Culture is more than the culmination of your organization’s values—it’s the way individuals behave and interact, and it deserves just as much attention as your strategy.

Building a risky strategy for a risk-averse organization

How willing is your company to take risks? Understanding tolerance for risk is critical to executing your strategy effectively. When leadership teams in risk-averse organizations roll-out a drastically different vision for the future, it can be demotivating—and terrifying—for employees.

Assess your organization’s appetite for risk. Are the risks worth taking? If so, create a communications plan that presents an urgent reason why the organization should change. For people to take up a new challenge, they need to understand the potential impacts and upsides involved.

A lack of employee empowerment

When you execute your strategy, it’s important to consider your teams’ ability to make decisions and drive change. In many cases, executives may find it hard to let go, even if they’ve assigned a project manager for strategic initiatives. Individuals and project teams need to be clear about their responsibilities and decision-making abilities.

Final thoughts

Taking the first step to intentionally manage your culture alongside your strategy can be difficult, but it will lead to better results and happier employees. If you want a strategy that improves your economic and social performance, you have to be serious about changing behaviors—often those embedded deep in your culture. Getting people to change is hard, but not impossible. As the world moves rapidly into the impact economy, it will be those companies driving innovative change with their culture and strategy who will be most successful.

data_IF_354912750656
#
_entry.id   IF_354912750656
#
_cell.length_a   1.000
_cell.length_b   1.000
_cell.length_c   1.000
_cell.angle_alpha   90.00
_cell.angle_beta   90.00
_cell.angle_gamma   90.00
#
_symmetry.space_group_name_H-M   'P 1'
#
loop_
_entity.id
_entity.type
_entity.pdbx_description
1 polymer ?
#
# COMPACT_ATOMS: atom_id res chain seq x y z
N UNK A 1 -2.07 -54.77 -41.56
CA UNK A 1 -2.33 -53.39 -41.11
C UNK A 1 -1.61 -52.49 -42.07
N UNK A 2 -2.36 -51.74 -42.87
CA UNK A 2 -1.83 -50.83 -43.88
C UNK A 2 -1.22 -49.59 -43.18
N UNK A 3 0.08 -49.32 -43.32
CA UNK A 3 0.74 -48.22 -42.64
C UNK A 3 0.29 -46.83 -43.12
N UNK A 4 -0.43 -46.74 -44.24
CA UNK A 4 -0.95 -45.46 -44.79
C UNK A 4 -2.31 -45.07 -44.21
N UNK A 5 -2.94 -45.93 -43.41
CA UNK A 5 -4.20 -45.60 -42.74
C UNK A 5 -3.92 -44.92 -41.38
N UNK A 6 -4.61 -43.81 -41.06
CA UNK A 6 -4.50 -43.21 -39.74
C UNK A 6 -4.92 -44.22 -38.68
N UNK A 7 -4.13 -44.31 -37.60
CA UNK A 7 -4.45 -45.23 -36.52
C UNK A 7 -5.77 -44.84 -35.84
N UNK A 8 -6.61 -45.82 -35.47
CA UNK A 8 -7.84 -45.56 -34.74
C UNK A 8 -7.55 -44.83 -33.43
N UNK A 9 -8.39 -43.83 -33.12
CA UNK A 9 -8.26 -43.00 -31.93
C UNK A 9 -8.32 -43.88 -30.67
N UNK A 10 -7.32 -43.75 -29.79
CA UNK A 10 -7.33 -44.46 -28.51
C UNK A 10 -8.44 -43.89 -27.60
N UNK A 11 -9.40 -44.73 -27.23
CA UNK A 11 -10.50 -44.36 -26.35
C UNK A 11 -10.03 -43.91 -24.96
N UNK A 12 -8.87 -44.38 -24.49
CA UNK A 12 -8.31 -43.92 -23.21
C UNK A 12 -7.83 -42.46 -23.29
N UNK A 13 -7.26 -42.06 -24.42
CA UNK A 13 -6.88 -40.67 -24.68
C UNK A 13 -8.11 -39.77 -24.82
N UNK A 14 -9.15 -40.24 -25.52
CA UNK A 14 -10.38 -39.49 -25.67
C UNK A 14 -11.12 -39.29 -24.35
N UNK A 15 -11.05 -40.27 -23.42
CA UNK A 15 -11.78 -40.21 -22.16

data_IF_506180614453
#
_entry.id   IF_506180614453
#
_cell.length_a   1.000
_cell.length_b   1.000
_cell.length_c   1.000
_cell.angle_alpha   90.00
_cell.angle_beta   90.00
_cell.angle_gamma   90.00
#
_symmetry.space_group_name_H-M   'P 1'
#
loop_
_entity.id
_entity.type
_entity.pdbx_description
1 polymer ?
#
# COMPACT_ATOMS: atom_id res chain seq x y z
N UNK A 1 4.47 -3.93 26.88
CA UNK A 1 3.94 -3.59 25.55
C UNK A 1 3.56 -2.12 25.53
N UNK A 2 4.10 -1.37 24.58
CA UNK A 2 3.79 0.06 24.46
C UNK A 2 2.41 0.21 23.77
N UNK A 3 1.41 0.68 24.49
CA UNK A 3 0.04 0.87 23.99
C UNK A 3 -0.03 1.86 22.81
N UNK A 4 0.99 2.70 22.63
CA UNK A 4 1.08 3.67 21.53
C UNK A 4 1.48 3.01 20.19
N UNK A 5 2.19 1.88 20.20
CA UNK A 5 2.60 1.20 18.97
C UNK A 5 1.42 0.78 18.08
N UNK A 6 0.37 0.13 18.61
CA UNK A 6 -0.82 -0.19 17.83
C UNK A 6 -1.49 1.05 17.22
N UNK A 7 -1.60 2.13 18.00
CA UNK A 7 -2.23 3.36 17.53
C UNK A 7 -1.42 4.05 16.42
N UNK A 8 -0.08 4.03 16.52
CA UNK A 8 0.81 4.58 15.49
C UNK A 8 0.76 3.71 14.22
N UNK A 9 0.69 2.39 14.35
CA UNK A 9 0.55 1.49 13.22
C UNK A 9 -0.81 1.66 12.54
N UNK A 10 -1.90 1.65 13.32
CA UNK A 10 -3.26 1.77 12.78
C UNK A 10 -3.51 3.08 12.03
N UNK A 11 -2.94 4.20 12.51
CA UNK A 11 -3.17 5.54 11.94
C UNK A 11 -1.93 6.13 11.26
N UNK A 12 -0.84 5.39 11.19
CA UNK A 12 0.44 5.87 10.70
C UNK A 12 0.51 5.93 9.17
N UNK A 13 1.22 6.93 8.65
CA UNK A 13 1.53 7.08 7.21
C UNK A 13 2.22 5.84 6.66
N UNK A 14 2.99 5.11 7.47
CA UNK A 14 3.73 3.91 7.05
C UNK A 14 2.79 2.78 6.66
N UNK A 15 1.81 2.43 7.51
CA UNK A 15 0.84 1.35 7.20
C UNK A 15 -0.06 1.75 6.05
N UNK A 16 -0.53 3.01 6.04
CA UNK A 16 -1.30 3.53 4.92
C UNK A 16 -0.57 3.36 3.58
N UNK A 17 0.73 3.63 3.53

For more information about our strategy execution services please email Caleb Powers (Caleb.Powers@thepalladiumgroup.com) or visit our strategy capabilities page.
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Monday, January 30, 2017

Aligning Values and Culture—the Undersung Secret to Success


By Catherine Rains, CPP Education Consultant, and a New MBTI® Certification Program Trainer

A successful career entails not only identifying a career that gets you excited, but also finding an organizational culture that meshes with your values. The culture of a particular company might be a product of its wider industry, or it might be unique to that organization. Either way, your “cultural fit” will have a deep impact on your success. If the fit is off, you may find yourself frequently experiencing difficulty communicating, feeling that you’re speaking a ‘different language’, while missing opportunities for promotions/rewards, and eventually experience stress and burnout (Hammer 2007). A solid cultural fit, on the other hand, will allow you to more fully engage with your work.